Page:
SIIL prepares the clinical lot for the infant study and starts compiling data for the regulatory file to be submitted to the Drugs Controller General of India (DCGI) for Indian licensure of the MenA conjugate vaccine.
Week 4 results from PsA-TT-002, the pivotal Phase 2 clinical study, show that the MenA conjugate vaccine is safe and highly immunogenic. As a result, Phase 2/3 studies PsA-TT-003 and PsA-TT-003a are launched.
The Michael & Susan Dell Foundation pledges US$4 million to support vaccine introduction in Burkina Faso.
The Norwegian Research Council funds the Norwegian Institute of Public Health to carry out carriage studies. This is a collaborative project with the US Centers for Disease Control and Prevention (CDC), MVP, WHO/AFRO, and the Burkina Faso Ministry of Health.
Rockhopper TV produces a documentary film on the 2007 epidemic as part of the BBC series Kill or Cure. The program shows the realities of meningitis in Africa.
A total of 41,526 suspected meningitis cases and 3,967 deaths are reported from Africa. The international community fears that the significant number of cases signals the start of a new epidemic wave in Africa. Six million people are vaccinated with polysaccharide vaccines. The direct cost of these emergency mass vaccination campaigns in Burkina Faso alone is evaluated at US$3.5 million (5 percent of the country's annual health expenditures).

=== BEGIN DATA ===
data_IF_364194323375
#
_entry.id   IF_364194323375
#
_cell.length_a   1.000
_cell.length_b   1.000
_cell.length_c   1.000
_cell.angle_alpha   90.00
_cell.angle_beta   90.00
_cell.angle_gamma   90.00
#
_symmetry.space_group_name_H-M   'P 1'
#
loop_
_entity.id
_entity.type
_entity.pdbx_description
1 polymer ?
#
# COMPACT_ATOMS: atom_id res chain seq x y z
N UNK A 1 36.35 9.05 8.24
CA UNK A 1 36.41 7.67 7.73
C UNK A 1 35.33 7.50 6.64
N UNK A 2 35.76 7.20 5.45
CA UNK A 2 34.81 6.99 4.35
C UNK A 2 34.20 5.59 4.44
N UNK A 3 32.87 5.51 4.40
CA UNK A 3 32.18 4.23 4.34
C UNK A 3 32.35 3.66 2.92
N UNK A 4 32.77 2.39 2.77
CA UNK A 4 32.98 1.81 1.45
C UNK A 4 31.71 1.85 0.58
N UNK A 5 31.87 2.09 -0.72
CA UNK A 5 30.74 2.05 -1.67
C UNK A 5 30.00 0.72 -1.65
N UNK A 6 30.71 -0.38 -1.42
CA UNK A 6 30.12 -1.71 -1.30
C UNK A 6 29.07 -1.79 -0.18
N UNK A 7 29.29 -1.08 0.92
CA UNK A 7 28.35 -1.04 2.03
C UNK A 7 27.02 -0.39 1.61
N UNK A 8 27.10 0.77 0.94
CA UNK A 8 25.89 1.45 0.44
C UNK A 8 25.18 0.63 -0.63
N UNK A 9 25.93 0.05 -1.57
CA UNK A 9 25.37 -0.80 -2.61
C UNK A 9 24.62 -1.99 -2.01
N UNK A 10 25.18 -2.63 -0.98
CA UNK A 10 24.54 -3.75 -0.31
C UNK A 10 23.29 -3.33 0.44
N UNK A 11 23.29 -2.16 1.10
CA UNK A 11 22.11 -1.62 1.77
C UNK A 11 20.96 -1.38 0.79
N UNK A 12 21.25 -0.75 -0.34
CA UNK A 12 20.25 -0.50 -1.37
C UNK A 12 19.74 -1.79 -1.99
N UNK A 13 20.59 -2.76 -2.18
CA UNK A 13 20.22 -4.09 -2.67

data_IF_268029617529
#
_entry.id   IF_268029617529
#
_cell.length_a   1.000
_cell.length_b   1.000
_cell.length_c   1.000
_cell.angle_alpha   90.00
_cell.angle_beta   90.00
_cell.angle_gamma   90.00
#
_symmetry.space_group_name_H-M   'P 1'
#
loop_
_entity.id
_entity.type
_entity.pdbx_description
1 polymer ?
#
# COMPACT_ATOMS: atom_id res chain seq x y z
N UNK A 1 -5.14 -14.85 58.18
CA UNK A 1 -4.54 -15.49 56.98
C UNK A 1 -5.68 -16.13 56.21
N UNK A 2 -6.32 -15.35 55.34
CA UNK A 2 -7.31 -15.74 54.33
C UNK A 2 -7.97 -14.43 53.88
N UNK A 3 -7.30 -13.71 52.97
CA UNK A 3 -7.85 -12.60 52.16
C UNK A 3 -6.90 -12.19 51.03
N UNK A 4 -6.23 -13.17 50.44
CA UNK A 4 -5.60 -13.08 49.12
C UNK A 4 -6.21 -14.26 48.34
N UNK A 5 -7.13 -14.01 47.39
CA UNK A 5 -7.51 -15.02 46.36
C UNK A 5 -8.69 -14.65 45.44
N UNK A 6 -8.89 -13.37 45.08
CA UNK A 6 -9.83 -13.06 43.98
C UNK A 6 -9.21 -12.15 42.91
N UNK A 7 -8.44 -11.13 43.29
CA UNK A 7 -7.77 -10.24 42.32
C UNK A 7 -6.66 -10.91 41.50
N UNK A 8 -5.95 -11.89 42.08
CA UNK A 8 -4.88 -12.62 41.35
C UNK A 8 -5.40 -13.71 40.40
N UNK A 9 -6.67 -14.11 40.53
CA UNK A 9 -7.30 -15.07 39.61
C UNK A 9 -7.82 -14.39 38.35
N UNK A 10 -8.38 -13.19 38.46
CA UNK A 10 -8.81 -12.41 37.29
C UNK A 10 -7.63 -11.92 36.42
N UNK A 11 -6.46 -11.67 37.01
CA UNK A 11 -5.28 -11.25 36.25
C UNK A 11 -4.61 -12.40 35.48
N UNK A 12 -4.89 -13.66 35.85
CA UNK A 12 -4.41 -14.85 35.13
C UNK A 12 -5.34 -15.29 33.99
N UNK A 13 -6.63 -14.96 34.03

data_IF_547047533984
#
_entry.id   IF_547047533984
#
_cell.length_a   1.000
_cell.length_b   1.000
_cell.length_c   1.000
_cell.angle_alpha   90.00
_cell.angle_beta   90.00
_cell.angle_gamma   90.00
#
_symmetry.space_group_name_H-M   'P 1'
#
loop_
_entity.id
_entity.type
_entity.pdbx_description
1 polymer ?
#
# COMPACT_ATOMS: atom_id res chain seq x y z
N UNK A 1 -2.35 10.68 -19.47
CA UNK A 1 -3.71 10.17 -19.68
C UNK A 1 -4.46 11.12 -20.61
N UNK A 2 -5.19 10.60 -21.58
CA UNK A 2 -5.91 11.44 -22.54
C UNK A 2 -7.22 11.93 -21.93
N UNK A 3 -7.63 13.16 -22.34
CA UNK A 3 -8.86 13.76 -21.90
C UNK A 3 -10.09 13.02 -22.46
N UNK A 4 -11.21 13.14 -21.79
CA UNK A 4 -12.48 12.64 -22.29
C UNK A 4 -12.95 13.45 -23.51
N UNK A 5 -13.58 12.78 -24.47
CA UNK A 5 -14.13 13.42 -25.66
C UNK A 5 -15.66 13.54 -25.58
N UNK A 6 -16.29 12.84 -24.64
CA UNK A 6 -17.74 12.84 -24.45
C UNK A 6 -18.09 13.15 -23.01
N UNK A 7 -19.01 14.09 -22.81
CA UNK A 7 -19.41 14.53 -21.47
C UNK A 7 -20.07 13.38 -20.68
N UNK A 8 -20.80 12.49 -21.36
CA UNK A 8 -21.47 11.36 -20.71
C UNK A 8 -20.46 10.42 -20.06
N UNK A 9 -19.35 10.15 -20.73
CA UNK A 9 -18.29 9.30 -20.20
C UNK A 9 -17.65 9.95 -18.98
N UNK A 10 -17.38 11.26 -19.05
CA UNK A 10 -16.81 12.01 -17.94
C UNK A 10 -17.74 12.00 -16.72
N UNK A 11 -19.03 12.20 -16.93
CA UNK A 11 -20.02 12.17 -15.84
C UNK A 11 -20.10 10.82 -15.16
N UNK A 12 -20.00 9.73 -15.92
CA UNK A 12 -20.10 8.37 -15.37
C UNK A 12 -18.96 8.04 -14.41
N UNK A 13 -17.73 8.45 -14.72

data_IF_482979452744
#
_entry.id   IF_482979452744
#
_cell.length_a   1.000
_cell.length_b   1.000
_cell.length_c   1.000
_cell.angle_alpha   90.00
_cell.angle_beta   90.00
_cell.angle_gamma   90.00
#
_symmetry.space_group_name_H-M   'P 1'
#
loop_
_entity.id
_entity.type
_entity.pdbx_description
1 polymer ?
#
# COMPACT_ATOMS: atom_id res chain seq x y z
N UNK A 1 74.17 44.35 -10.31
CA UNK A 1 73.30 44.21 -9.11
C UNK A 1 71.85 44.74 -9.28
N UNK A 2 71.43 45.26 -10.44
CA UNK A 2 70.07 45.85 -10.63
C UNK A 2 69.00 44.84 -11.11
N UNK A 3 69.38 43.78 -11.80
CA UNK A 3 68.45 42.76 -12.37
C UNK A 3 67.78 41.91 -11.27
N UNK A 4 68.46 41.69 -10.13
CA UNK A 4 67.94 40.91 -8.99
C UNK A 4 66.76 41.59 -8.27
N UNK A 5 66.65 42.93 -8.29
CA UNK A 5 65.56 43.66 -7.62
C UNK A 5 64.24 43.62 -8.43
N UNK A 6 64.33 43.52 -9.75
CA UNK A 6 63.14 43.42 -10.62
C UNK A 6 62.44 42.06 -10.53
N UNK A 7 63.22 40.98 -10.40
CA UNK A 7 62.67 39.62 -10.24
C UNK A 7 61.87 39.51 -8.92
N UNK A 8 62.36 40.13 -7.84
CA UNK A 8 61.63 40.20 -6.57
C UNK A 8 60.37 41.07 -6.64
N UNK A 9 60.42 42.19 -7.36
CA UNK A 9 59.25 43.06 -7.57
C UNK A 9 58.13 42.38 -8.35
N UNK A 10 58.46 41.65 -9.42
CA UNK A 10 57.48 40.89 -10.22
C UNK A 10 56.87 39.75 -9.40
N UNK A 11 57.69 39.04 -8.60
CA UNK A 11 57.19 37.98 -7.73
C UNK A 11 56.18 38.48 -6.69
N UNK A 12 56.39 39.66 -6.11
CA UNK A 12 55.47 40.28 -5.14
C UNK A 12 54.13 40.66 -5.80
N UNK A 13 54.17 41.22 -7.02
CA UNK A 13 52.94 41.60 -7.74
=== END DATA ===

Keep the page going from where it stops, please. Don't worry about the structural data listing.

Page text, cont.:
SIIL completes the construction of the new building where the MenA vaccine will be produced.
One-year follow-up data from PsA-TT-001 show the vaccine to be safe and immunogenic.
The MVP pivotal Phase 2 trial, PsA-TT-002, is launched. The study looks at safety and immunogenicity of the MenA conjugate vaccine in the younger age-group targeted by the mass vaccination campaigns.
Dr. Luis G. Sambo, the new director of the WHO regional office in Africa, attends the fifth Project Advisory Group (PAG) meeting in Brazzaville, Congo, and assures MVP of his full support to the project.
A total of 18,311 suspected meningitis cases and 2,581 deaths are reported from Africa.
The first clinical trial, PsA-TT-001, is launched. This Phase 1 trial evaluates the safety and immunogenicity of the MenA conjugate vaccine in 74 healthy adults in India.
SIIL prepares additional batches of MenA conjugate for Phase 2 clinical trials and stability studies.
Standard operating procedures are finalized for enhanced meningitis surveillance in belt countries.
WHO undertakes a retrospective analysis of two decades of epidemiological data in Burkina Faso, Mali, and Niger, while experts meet in Geneva to explore ways to fund and carry out comprehensive meningococcal carriage studies in Africa.